Then I did what only a true slave to the spice can do (I feel like I am in a twisted version of Dune): grab another chip and eat it. I was soon able to have a few in a row, with the burn down times a little less each time. As I write this (Saturday), it is now the exact amount of time that it took me finish off the bag of Trader Joe's chips, and I still have over a half bag of the Paqui left. In fact, after that initial burst of activity, I only had a few more later that night, and just three chips today. The problem for me is that the Paqui brand are tortilla chips, and not potato chips. If the more insane amount of pepper dust were on potato chips, I would still probably finish them a lot faster, because my true comfort snack love is potato chips. I prefer tortilla chips when they accompany other foods, like salsas and bean dips, or in nachos, or when I add them to tacos to make "Nacos" (as on Kim Possible). For me, having other tastes and textures with the chip itself helps to break up the overall blandness of the tortilla chip. I could see crumbling these chips into a taco salad to add a devilish burst of flavor and spiciness, and then again, it would be a case of combining a tortilla chip with other items. Overall, though the spice level is exactly what I was hoping for and more -- they are the hottest snacks I have every tasted -- there is not much taste-wise beyond the burn except for the taste of a pretty good tortilla chip.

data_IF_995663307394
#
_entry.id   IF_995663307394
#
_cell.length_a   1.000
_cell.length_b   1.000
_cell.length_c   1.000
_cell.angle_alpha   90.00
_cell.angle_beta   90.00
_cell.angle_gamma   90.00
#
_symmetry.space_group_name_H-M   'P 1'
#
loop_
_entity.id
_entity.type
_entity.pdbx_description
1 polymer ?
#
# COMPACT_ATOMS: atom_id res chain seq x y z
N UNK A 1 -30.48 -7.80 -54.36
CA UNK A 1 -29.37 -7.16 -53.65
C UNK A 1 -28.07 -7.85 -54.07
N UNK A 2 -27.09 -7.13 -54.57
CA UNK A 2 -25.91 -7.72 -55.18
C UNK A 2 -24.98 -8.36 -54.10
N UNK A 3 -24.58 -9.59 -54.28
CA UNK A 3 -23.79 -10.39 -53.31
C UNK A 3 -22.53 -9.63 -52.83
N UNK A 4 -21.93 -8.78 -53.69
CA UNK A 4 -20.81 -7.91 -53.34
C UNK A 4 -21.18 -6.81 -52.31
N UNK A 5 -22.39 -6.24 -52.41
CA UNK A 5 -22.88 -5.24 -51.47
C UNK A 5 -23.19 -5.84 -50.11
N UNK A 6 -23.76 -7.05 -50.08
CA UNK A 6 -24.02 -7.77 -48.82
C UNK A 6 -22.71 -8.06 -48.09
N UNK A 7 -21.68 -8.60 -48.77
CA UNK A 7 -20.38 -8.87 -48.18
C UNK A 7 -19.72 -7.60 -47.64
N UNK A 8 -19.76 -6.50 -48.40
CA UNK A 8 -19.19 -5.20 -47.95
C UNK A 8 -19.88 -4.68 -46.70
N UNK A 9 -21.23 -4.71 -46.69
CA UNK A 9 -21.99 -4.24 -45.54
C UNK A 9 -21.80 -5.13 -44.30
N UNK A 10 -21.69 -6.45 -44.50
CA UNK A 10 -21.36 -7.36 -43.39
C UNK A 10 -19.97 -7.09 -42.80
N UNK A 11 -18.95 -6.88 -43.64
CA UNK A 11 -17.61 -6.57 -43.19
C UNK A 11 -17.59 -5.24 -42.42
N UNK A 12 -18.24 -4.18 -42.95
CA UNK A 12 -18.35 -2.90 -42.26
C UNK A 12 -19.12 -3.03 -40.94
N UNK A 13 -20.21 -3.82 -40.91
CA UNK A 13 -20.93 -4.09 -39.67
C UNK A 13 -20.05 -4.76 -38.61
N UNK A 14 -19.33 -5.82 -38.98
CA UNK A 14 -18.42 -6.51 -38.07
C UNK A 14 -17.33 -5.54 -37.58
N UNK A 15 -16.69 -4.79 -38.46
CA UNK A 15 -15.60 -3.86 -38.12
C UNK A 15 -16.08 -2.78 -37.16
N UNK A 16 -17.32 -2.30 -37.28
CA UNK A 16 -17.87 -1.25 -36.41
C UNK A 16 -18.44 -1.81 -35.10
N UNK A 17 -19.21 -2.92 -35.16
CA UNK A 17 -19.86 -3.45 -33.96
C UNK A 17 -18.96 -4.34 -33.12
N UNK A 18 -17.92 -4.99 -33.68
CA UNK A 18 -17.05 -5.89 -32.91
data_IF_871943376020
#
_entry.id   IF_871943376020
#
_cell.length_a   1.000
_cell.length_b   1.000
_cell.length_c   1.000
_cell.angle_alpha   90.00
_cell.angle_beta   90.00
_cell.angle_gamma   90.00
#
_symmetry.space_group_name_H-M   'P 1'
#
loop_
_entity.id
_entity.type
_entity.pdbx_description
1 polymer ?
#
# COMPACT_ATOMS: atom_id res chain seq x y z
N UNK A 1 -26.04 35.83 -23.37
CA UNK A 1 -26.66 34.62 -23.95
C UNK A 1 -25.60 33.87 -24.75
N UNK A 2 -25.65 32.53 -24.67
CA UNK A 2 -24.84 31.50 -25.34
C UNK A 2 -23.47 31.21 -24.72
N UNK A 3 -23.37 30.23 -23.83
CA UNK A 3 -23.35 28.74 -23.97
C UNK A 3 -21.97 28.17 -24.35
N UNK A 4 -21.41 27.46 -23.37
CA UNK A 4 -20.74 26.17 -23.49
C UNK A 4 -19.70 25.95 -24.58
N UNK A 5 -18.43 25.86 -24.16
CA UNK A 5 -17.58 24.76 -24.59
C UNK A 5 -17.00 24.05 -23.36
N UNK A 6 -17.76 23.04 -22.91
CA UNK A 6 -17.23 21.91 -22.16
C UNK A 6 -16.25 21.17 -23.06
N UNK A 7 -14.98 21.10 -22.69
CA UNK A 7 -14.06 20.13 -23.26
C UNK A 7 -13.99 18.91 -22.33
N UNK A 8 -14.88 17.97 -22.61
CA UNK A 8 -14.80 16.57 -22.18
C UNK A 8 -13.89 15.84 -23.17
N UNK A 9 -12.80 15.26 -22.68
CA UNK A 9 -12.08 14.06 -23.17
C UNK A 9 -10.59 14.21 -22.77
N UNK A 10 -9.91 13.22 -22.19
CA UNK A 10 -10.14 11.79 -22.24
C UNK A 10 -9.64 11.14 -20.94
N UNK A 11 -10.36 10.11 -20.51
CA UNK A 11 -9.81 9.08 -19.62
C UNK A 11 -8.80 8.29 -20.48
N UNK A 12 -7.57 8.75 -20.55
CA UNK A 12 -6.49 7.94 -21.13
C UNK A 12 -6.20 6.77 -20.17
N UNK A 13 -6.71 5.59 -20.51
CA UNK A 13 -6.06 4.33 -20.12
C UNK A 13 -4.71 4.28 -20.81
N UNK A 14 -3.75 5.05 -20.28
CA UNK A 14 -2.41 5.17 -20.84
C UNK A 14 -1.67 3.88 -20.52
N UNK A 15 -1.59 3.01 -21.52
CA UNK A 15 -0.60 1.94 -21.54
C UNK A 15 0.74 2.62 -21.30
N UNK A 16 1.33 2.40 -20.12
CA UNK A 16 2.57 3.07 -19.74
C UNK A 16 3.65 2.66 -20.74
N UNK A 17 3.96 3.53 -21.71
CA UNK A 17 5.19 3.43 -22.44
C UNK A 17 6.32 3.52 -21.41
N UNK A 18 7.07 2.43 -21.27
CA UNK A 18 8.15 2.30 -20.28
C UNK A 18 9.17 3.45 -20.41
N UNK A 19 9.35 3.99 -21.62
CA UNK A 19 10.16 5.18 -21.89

Where the Paqui chips definitely prevail is in the packaging. While their website failed to help me at all except tell me about their flavors, the bag itself is delightful. As you can see from the picture above, the words "Homemade Horror" appear right on the front of the bag, and if there was ever a more appropriate connection between the text on a bag and the Satanic contents within, I haven't discovered it. Once again, there is also a ghostly looking pepper on the packaging, and definitely not as intentionally cute as the one of the Trader Joe's bag. Best of all is the text on the back, where a warning declares "The contents of this bag are extremely frightening. Paqui is not responsible for any injuries that may result from ingesting this delicious terror." The list of "Haunted Ghost" ingredients is prefaced with "MADE WITH HORROR AND", and then heads into the unimportant, real world stuff. Fun packaging that not only sells the product but gives you ample reasons to shy away if you are not built for this speed.